As our dogs enter their golden years, we want to them to have the best possible quality of life. Of the many things that dogs love, being outdoors to experience fresh air, exercise, and interaction with new people and animals becomes harder for them with advanced age. Sometimes it’s hard to know what your older dog can take when it comes to being outdoors and exercise.
But you don’t have to give up the outdoors when your pooch gets gray in the face. Instead, focus on how he’s tolerating the exercise, don’t let him exert himself the way he did when he was a puppy, and bring along plenty of resources if he tuckers out.
Benefits of Exercise in Older Dogs
Like humans, an aging dog’s metabolism slows down, as do the functions of her organs, so a regular exercise program is necessary to maintain stability and proper functioning. Giving your dog enough exercise makes it easier for her to sleep at night, helps her lose a few pounds if she needs to, and aids in the fight against muscular degeneration. It’s also critical to maintaining healthy blood flow and bowel function in your older pet.
Exercising an Older Dog
The best rule of thumb for exercising your older dog is to let her run around—play Frisbee, swim in the lake, retrieve the ball—until she starts to wear herself out. She’ll likely be good at knowing when to take a break; for the most part, older dogs know their limits, and will stop to rest when they feel tired. You might also want to get your dog a vitamin or mineral supplement to keep her body healthy enough for exercise.
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How Best to Travel
When traveling with an older dog it is important to remember that they need lots of snacks and fresh water, so be sure to pack plenty. You’ll also want to make sure that there are places for your dog to get out of the sun, particularly if it’s really sunny or humid where you live. You might want to consider a carriage, like our City Car Pet Stroller, if you’re worried about finding a shady spot for your pet to catch his breath. That way, if your dog tires out, you can put him in the stroller without running the risk of him continuing to overheat.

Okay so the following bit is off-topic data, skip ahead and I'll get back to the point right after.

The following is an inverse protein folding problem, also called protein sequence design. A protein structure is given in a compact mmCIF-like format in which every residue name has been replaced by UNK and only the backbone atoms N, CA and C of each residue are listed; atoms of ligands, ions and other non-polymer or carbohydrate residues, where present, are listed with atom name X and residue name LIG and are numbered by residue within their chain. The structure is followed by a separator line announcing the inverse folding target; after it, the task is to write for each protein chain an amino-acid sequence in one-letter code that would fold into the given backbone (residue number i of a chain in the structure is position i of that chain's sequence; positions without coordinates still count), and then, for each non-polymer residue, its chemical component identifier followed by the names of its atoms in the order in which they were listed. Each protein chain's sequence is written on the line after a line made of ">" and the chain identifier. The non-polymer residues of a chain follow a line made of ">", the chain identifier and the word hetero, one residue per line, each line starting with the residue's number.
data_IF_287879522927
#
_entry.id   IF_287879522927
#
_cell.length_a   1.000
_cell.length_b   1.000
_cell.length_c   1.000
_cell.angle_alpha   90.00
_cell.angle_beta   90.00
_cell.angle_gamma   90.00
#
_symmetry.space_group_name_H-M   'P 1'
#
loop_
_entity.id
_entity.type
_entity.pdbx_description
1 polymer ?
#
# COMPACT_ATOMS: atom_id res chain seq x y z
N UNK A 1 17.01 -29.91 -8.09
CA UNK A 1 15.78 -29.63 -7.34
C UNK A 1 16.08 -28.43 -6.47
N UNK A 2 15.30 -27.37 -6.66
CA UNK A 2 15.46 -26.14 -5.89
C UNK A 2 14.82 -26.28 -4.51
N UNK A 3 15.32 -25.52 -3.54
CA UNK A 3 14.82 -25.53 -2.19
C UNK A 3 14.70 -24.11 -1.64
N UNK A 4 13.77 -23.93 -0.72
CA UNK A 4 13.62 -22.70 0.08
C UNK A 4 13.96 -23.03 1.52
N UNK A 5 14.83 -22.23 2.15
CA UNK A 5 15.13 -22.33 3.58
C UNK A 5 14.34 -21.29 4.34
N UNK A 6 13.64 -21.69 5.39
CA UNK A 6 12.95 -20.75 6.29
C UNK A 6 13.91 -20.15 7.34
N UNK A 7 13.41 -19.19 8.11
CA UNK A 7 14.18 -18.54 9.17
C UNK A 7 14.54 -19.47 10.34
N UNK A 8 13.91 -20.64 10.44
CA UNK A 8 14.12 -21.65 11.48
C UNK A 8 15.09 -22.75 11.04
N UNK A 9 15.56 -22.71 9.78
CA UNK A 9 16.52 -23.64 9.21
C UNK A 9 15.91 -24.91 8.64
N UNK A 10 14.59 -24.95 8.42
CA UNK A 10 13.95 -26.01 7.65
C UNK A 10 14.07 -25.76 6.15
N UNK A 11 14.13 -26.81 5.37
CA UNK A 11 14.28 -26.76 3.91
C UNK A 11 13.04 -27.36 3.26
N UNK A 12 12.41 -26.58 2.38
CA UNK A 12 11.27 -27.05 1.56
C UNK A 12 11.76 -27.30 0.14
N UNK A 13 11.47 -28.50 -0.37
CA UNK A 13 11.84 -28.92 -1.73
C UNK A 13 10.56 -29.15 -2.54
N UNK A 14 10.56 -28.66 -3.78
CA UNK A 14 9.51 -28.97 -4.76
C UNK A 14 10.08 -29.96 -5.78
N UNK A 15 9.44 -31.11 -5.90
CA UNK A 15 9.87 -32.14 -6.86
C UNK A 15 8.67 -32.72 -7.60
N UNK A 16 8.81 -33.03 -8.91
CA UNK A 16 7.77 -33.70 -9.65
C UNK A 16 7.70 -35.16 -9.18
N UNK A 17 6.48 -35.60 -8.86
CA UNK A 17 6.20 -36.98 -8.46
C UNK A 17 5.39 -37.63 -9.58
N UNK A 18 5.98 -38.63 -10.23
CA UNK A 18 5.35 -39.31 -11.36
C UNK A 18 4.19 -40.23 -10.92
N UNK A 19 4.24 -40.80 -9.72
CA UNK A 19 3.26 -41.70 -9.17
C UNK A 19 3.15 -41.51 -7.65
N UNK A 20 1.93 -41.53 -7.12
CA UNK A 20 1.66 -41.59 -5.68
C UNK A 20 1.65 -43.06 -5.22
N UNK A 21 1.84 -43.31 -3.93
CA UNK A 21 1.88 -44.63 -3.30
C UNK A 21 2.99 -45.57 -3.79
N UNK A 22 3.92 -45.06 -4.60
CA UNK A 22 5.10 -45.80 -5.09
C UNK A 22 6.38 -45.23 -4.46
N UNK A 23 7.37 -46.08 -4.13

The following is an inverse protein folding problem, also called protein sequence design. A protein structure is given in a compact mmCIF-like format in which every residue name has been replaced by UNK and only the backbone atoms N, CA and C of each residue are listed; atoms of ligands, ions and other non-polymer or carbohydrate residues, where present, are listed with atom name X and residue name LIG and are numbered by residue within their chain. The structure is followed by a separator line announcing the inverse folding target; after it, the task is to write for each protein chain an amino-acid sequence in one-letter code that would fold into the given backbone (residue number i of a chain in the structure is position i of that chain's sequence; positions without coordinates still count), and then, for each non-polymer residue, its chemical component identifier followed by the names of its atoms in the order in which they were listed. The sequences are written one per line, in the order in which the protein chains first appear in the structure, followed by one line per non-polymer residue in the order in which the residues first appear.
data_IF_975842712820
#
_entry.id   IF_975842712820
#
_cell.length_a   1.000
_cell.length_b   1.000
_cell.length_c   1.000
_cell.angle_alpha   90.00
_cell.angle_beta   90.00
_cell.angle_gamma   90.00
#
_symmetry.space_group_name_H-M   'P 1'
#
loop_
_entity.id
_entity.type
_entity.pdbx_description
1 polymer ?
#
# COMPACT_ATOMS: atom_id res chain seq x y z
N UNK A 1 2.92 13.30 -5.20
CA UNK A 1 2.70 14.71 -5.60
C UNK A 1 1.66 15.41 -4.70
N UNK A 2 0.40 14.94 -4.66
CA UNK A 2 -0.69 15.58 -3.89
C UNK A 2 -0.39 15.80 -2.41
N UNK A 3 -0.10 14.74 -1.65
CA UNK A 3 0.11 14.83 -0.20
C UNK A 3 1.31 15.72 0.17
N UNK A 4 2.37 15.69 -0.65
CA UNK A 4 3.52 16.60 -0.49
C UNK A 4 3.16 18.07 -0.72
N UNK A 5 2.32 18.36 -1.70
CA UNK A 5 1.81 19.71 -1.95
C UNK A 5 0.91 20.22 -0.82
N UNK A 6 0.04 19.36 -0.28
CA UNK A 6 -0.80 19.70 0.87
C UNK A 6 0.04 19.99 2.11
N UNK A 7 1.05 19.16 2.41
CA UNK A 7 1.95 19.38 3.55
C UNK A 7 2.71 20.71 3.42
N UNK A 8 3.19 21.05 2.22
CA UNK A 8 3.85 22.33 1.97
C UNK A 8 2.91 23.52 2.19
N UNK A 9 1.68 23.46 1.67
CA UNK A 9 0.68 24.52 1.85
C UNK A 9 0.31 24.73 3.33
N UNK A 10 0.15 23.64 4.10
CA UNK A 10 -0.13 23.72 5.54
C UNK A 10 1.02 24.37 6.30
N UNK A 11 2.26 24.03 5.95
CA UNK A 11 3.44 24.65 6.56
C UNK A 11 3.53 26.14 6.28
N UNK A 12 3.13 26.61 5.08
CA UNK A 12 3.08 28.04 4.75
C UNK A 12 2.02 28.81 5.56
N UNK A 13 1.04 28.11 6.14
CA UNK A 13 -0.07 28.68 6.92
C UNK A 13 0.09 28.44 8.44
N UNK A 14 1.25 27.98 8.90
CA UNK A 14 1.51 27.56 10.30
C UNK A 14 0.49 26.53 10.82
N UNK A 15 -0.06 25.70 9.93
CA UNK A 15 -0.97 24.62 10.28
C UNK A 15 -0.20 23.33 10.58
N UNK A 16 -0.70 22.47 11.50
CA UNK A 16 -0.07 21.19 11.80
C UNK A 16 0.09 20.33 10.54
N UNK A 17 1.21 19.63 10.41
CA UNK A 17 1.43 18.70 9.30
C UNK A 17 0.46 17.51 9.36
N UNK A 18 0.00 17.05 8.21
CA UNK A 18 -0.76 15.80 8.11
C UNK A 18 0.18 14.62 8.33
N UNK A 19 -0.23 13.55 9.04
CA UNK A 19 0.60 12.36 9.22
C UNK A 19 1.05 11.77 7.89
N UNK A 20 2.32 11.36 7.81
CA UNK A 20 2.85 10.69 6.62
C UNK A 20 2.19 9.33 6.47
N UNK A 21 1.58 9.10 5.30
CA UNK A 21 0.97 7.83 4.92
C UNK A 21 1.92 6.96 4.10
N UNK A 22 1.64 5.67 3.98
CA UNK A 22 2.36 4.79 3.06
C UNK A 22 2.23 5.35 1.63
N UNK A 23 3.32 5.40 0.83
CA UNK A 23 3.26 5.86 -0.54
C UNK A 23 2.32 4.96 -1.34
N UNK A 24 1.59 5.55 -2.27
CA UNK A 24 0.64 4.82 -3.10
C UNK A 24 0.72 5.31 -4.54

What You Can Do to Make Exercise Easier
Like an older person, your older dog might have aches and pains, making it harder for her to stay active. To help, you can offer your dog a massage or stretch out her legs. You might also want to work with your vet to create an exercise plan that ensures a healthy level of exercise for your elderly pet. Knowing when your pooch should calm down can help you stop him when she’s reached her limit. Additionally, the vet can examine your dog to see if she needs any special precautions or considerations in a workout plan, be to look out for stages of arthritis.
If your dog is a sporting breed, he still needs more exercise than brachycephalic breeds, like pugs or English bulldogs, in his later years. For dogs with spinal conditions or arthritis, you might consider a type of exercise that won’t hurt his joints, like swimming, which provides low impact exercise. Remember: if your dog is hurting, don’t make him continue. Instead, place him back in his stroller and take him home.
If he seems to be doing okay, start out at a short distance and increase it if he seems to be liking it. A good rule-of-thumb for easing her into exercise is by starting out your regimen by walking your dog 10 to 15 minutes per day and work up to one to two hours at least three times per week. The next day, if your pooch is sore or seems to be in pain, give him a day off or only take him out every other day.
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